Albiński et al. arrived at different conclusions: They demonstrated that depression had a positive impact on the time based PM. They explained it with the analytical rumination hypothesis. Additionally, the authors did not confirm the relationship between depression and self-evaluation of one’s memory. Wieczorek and colleagues (1996), on the other hand, suggested this link arguing that low mood individuals are very sensitive to even the slightest manifestations of cognitive impairments. Other papers were also published, however, and they denied the claim that mood disorders may lead to a risk of developing cognitive deficits nonetheless, in clinical practice measuring depression will always be a valuable source of information about the patient’s behavior.

While it is true that depressive disorders do not explain the functioning of PM in persons with chronic respiratory condition in its entire complexity, the results I obtained in my study at least allow me to argue that there is a mutual spillover between mood disorders and prospective memory impairments in patients suffering from these conditions. Participants whose severe respiratory failure co-occurred with depression implemented fewer intentions than healthy individuals, and they tended to overestimate their memory abilities. In explaining why this is the case we should mention: insufficient perceptual sensitivity to prospective cues (which is probably connected with failing to seek them), only occasional use of auxiliary strategies, and significant difficulties with remembering the contents of the plans. Negative consequences of prospective memory deficits include not following medical advice (e.g. taking medicines irregularly) for individuals whose respiratory condition co-occurs with depression this is not only highly likely to happen, but also may bring about tragic results.


A significant conclusion from my study is confirming that mood disorders are widespread among patients with chronic respiratory conditions, which is disruptive to one’s cognitive functioning, prospective memory in particular. The potential overlap of depressive disorders with early symptoms of dementia was also pointed out.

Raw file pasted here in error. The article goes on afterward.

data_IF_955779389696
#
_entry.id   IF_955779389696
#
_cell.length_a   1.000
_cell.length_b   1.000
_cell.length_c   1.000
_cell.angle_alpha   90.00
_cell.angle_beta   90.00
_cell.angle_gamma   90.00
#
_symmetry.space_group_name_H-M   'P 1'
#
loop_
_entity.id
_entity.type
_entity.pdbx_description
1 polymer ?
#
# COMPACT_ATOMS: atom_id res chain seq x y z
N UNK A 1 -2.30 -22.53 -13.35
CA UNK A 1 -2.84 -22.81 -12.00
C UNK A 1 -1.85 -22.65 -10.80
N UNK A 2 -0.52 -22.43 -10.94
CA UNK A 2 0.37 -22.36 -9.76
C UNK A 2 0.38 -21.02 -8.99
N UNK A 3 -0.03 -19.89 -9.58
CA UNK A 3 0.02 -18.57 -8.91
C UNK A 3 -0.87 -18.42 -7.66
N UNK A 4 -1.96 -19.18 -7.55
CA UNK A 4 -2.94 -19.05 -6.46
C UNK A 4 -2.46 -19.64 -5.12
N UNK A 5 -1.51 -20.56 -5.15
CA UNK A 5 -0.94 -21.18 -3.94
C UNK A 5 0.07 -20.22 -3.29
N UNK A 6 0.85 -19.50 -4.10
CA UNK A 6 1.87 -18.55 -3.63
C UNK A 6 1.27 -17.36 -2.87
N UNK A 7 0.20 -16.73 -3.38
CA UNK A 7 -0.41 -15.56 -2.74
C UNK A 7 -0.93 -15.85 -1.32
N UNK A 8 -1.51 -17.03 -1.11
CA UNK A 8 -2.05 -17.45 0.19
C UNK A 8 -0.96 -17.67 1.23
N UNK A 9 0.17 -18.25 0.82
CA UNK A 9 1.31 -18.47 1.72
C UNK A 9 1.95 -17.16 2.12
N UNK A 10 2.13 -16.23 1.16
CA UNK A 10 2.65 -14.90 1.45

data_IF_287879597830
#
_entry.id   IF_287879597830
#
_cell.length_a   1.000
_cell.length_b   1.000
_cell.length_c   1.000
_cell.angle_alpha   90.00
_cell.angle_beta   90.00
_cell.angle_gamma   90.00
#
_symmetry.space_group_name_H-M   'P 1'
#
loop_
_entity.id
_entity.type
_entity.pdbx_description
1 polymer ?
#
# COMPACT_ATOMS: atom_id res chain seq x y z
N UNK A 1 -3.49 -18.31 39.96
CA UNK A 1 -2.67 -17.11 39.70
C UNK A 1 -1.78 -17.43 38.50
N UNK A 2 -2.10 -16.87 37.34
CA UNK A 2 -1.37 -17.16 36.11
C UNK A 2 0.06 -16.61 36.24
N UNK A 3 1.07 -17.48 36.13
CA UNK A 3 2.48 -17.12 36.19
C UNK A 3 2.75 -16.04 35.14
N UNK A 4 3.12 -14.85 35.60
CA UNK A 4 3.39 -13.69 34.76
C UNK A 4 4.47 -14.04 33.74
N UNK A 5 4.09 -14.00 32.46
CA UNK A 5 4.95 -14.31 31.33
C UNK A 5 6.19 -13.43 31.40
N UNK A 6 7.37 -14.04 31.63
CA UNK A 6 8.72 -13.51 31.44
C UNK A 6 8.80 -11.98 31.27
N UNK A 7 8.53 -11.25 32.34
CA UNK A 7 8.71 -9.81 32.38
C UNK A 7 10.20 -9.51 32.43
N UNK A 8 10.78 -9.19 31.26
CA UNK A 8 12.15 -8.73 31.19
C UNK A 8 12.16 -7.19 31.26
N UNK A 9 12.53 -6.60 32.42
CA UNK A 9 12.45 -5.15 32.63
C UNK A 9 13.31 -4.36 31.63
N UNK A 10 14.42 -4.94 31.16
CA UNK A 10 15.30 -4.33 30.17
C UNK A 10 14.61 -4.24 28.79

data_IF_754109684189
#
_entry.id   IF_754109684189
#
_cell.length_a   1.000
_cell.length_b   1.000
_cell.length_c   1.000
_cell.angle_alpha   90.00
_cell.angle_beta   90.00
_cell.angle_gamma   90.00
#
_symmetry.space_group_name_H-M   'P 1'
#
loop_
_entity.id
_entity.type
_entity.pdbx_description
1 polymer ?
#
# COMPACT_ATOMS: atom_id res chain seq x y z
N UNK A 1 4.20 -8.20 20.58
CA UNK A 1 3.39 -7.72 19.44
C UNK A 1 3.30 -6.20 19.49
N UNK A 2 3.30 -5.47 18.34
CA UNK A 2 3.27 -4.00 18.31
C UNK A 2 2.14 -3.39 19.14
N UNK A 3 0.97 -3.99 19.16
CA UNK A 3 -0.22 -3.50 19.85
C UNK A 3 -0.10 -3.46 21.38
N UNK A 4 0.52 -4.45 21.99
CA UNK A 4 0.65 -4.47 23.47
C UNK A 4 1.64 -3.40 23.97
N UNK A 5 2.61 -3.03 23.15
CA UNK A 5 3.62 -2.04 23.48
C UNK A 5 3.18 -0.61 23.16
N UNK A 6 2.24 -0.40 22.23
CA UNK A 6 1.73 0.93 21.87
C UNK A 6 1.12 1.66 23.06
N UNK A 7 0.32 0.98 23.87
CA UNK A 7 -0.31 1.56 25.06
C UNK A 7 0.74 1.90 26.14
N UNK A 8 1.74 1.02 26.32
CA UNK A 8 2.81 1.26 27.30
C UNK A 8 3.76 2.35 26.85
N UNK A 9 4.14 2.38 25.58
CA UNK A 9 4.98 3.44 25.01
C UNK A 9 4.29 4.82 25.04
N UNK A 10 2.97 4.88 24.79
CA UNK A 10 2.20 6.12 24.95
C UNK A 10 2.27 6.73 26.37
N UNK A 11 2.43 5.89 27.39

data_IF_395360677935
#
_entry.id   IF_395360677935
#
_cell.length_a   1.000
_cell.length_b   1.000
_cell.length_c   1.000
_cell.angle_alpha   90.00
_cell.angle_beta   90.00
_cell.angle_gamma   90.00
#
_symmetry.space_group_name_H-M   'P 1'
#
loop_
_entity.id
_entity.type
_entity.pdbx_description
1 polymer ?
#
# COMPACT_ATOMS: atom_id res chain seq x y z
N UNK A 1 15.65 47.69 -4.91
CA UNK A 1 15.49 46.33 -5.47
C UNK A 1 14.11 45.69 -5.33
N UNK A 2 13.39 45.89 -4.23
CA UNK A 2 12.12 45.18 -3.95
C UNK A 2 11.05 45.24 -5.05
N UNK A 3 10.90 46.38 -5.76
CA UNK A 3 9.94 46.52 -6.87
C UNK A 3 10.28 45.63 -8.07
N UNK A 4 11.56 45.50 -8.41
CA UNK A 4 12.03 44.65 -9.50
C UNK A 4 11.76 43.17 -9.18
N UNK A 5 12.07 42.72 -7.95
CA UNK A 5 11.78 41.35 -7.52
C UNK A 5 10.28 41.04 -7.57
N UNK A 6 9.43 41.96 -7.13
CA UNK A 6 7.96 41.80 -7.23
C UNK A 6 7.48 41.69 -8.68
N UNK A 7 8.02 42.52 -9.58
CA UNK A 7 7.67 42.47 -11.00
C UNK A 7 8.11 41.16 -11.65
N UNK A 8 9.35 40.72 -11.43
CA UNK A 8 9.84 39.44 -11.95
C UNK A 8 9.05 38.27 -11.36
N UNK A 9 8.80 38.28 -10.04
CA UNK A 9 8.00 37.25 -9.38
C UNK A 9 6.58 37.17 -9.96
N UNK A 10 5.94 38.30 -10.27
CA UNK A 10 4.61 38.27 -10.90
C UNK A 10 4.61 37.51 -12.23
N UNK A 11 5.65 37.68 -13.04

In the light of my own research, PM disorders appear to be an important clinical problem, and tackling it requires detailed neuropsychological diagnosis, as well as adapting the therapeutic process to the specificities of this group of patients. But the transfer of memory strategies is a necessary condition of restoring one’s memory abilities.

The modern health paradigm holds that essential for people suffering from chronic diseases are their personal resources. Among other things, they affect one’s motivation to protect and improve one’s health condition, and once the disease sets in, they aid recovery processes. If the patients with respiratory failure received help in building their own personal resources, it would holistically improve their quality of life. In particular, this can be achieved by introducing ways of rehabilitating PM into remedial programs. One can also expect an adequately applied and competently performed prospective memory training to positively affect e.g. the regularity of drug intakes during pharmacotherapy this could contribute to an overall improvement of the patients’ both physical and mental functioning.



Conflicts of Interest

No conflict of interest was declared.


Copyright: © 2022 Witkowska MA, et al. This is an open access article distributed under the terms of the Creative Commons Attribution License, which permits unrestricted use, distribution, and reproduction in any medium, provided the original work is properly cited.